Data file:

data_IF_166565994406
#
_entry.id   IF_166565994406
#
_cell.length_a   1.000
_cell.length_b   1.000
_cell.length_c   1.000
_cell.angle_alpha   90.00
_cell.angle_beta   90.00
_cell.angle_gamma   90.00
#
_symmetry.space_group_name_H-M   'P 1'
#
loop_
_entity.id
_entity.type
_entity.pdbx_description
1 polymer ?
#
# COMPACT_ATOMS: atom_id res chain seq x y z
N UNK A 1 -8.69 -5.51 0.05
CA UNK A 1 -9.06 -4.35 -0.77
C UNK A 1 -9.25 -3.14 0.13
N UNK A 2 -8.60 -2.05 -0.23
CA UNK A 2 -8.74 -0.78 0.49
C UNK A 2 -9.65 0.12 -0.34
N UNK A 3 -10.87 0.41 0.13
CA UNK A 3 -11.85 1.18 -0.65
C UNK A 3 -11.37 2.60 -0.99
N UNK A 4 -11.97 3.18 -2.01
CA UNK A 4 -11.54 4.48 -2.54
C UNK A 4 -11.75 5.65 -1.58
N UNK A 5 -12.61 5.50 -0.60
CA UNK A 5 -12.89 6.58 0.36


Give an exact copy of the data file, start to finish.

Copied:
data_IF_166565994406
#
_entry.id   IF_166565994406
#
_cell.length_a   1.000
_cell.length_b   1.000
_cell.length_c   1.000
_cell.angle_alpha   90.00
_cell.angle_beta   90.00
_cell.angle_gamma   90.00
#
_symmetry.space_group_name_H-M   'P 1'
#
loop_
_entity.id
_entity.type
_entity.pdbx_description
1 polymer ?
#
# COMPACT_ATOMS: atom_id res chain seq x y z
N UNK A 1 -8.69 -5.51 0.05
CA UNK A 1 -9.06 -4.35 -0.77
C UNK A 1 -9.25 -3.14 0.13
N UNK A 2 -8.60 -2.05 -0.23
CA UNK A 2 -8.74 -0.78 0.49
C UNK A 2 -9.65 0.12 -0.34
N UNK A 3 -10.87 0.41 0.13
CA UNK A 3 -11.85 1.18 -0.65
C UNK A 3 -11.37 2.60 -0.99
N UNK A 4 -11.97 3.18 -2.01
CA UNK A 4 -11.54 4.48 -2.54
C UNK A 4 -11.75 5.65 -1.58
N UNK A 5 -12.61 5.50 -0.60
CA UNK A 5 -12.89 6.58 0.36